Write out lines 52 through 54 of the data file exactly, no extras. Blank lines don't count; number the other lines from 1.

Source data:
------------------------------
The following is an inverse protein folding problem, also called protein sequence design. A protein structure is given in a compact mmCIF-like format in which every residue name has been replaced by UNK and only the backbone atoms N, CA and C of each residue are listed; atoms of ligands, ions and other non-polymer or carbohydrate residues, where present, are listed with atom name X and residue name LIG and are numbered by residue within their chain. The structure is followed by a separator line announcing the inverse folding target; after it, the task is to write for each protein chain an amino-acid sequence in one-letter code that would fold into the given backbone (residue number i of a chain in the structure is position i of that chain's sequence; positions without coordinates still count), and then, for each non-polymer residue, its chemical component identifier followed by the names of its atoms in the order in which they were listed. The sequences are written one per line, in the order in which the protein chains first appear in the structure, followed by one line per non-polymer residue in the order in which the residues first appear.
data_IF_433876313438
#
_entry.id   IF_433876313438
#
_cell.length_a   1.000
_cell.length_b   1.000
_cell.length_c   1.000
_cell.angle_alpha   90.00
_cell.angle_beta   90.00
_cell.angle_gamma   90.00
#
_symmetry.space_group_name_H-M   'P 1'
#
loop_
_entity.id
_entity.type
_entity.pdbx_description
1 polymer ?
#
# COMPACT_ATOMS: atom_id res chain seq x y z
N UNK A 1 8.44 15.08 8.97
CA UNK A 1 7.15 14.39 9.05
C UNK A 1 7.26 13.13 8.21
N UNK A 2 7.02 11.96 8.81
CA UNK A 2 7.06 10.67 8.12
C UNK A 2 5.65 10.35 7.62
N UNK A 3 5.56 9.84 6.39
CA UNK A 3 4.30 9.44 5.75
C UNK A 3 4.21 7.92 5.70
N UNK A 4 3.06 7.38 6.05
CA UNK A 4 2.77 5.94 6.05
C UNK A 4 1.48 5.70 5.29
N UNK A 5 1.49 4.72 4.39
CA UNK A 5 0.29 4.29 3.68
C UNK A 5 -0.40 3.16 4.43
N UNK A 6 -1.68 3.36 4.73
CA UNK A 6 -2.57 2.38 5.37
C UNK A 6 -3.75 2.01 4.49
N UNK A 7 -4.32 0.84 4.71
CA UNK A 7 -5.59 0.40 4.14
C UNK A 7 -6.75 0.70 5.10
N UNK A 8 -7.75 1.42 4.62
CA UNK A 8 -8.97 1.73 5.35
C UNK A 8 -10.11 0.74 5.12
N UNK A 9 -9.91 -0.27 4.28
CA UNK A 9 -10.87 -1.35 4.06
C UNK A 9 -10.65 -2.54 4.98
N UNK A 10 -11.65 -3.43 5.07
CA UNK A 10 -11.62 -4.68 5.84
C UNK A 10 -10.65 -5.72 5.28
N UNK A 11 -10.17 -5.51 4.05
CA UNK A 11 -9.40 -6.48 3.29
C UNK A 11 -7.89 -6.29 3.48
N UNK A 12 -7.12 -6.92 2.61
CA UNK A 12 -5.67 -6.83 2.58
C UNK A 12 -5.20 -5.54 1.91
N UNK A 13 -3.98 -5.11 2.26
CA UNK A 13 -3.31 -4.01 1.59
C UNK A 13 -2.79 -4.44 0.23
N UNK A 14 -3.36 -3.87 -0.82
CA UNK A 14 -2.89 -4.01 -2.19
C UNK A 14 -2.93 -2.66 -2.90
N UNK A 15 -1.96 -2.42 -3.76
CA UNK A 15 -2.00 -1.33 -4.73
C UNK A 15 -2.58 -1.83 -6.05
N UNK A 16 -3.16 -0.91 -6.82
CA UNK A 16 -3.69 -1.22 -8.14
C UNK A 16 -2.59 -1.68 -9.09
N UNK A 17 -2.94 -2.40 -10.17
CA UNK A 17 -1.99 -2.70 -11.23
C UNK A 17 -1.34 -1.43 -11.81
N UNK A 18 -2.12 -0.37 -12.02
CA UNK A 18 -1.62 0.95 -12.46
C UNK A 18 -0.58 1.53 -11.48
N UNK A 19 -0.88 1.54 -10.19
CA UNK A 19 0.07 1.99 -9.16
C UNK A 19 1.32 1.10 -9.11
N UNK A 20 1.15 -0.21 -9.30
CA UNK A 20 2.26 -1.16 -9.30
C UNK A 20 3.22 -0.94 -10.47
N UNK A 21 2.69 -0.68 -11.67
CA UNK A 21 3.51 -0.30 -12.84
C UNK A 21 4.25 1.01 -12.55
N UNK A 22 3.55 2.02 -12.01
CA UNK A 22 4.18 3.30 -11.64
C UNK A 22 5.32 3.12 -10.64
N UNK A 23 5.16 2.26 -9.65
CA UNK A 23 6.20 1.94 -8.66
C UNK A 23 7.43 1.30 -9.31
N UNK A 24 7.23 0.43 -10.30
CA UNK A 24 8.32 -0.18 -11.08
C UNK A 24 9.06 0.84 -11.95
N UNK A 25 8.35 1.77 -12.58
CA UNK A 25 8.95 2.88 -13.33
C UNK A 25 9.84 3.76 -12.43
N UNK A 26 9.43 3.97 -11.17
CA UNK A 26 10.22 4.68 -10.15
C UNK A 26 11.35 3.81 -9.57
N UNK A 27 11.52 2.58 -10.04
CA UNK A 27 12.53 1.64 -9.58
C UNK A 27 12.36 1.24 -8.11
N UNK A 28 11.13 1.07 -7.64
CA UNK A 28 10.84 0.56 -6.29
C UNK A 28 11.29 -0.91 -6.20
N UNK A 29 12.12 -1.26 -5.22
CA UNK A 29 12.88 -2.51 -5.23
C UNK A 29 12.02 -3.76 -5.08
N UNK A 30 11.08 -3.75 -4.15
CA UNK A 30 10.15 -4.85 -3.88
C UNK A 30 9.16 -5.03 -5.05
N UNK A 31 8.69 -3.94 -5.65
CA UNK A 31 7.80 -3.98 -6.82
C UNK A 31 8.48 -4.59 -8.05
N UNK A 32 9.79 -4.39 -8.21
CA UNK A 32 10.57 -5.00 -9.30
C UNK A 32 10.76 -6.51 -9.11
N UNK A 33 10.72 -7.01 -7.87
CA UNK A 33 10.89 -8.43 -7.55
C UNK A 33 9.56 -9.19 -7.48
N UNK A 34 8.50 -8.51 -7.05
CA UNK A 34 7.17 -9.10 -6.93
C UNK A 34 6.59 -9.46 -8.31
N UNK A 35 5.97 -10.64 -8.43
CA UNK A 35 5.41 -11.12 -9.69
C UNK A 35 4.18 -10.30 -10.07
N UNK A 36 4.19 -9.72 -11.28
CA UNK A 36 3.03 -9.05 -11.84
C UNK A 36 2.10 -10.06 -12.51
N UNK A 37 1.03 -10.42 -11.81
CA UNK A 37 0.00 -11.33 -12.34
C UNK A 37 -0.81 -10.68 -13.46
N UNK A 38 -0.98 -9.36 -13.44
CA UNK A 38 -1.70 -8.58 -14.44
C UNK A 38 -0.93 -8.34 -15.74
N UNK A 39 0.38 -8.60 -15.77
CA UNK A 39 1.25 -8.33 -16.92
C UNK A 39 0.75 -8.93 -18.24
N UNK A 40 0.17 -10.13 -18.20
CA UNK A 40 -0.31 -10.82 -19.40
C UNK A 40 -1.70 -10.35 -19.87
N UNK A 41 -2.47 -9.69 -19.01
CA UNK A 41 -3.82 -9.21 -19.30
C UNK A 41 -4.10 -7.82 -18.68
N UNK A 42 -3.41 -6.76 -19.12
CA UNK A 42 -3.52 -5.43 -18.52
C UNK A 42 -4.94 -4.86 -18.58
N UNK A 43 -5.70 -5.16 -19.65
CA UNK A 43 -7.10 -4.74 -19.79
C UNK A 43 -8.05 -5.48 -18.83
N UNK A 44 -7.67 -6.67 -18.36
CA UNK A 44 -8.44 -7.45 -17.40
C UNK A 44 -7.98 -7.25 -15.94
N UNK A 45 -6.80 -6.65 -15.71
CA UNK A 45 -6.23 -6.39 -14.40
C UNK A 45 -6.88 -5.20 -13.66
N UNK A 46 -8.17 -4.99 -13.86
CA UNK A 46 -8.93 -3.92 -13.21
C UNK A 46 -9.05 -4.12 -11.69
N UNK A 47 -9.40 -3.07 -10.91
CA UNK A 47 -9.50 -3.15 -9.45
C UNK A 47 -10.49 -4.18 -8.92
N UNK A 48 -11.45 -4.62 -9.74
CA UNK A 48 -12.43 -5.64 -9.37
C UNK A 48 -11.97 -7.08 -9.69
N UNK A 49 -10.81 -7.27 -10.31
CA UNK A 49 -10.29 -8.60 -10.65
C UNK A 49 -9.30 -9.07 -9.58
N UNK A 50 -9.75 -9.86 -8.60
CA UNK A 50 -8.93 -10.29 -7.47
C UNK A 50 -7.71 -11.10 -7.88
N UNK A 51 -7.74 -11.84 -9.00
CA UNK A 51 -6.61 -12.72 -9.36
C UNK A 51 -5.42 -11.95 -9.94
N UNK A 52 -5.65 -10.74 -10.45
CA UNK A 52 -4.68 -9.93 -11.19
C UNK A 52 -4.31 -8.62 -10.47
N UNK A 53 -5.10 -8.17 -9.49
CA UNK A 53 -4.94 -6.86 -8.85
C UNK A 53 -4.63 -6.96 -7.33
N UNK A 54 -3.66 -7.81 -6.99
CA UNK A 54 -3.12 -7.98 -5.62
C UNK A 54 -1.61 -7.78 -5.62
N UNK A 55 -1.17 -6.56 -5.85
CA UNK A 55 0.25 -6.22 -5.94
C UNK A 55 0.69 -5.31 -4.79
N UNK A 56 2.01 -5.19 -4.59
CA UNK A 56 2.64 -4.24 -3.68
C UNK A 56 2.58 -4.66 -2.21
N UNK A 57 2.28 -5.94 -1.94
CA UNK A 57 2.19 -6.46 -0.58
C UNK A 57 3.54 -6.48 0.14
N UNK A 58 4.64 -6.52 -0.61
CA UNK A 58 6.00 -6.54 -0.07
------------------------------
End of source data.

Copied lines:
N UNK A 11 -10.17 -5.51 4.05
CA UNK A 11 -9.40 -6.48 3.29
C UNK A 11 -7.89 -6.29 3.48